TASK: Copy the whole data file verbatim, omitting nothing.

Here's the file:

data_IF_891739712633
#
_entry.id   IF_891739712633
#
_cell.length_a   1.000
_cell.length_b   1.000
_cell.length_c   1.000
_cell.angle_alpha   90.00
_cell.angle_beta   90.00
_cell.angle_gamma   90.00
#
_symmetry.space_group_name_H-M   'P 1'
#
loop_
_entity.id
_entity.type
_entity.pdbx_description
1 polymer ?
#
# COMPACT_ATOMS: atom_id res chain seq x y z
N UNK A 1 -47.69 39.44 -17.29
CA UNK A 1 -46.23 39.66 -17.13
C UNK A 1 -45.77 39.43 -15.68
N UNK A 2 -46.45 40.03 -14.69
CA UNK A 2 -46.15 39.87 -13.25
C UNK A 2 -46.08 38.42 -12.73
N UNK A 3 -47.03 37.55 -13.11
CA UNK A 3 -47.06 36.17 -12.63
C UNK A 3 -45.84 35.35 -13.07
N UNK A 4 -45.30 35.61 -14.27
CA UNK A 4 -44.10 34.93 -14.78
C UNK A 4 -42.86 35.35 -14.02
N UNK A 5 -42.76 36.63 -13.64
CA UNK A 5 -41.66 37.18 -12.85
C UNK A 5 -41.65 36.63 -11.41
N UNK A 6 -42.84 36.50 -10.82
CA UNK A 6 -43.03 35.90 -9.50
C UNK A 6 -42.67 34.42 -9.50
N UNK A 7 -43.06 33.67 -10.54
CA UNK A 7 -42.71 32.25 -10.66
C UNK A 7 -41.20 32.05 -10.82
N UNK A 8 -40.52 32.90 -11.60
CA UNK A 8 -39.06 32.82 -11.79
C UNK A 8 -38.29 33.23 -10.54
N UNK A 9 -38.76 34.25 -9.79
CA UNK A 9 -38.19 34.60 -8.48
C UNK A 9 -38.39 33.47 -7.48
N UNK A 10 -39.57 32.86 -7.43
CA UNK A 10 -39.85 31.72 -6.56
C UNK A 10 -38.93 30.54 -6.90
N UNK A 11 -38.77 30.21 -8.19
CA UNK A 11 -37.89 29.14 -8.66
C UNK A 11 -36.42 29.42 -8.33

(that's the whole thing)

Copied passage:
data_IF_891739712633
#
_entry.id   IF_891739712633
#
_cell.length_a   1.000
_cell.length_b   1.000
_cell.length_c   1.000
_cell.angle_alpha   90.00
_cell.angle_beta   90.00
_cell.angle_gamma   90.00
#
_symmetry.space_group_name_H-M   'P 1'
#
loop_
_entity.id
_entity.type
_entity.pdbx_description
1 polymer ?
#
# COMPACT_ATOMS: atom_id res chain seq x y z
N UNK A 1 -47.69 39.44 -17.29
CA UNK A 1 -46.23 39.66 -17.13
C UNK A 1 -45.77 39.43 -15.68
N UNK A 2 -46.45 40.03 -14.69
CA UNK A 2 -46.15 39.87 -13.25
C UNK A 2 -46.08 38.42 -12.73
N UNK A 3 -47.03 37.55 -13.11
CA UNK A 3 -47.06 36.17 -12.63
C UNK A 3 -45.84 35.35 -13.07
N UNK A 4 -45.30 35.61 -14.27
CA UNK A 4 -44.10 34.93 -14.78
C UNK A 4 -42.86 35.35 -14.02
N UNK A 5 -42.76 36.63 -13.64
CA UNK A 5 -41.66 37.18 -12.85
C UNK A 5 -41.65 36.63 -11.41
N UNK A 6 -42.84 36.50 -10.82
CA UNK A 6 -43.03 35.90 -9.50
C UNK A 6 -42.67 34.42 -9.50
N UNK A 7 -43.06 33.67 -10.54
CA UNK A 7 -42.71 32.25 -10.66
C UNK A 7 -41.20 32.05 -10.82
N UNK A 8 -40.52 32.90 -11.60
CA UNK A 8 -39.06 32.82 -11.79
C UNK A 8 -38.29 33.23 -10.54
N UNK A 9 -38.76 34.25 -9.79
CA UNK A 9 -38.19 34.60 -8.48
C UNK A 9 -38.39 33.47 -7.48
N UNK A 10 -39.57 32.86 -7.43
CA UNK A 10 -39.85 31.72 -6.56
C UNK A 10 -38.93 30.54 -6.90
N UNK A 11 -38.77 30.21 -8.19
CA UNK A 11 -37.89 29.14 -8.66
C UNK A 11 -36.42 29.42 -8.33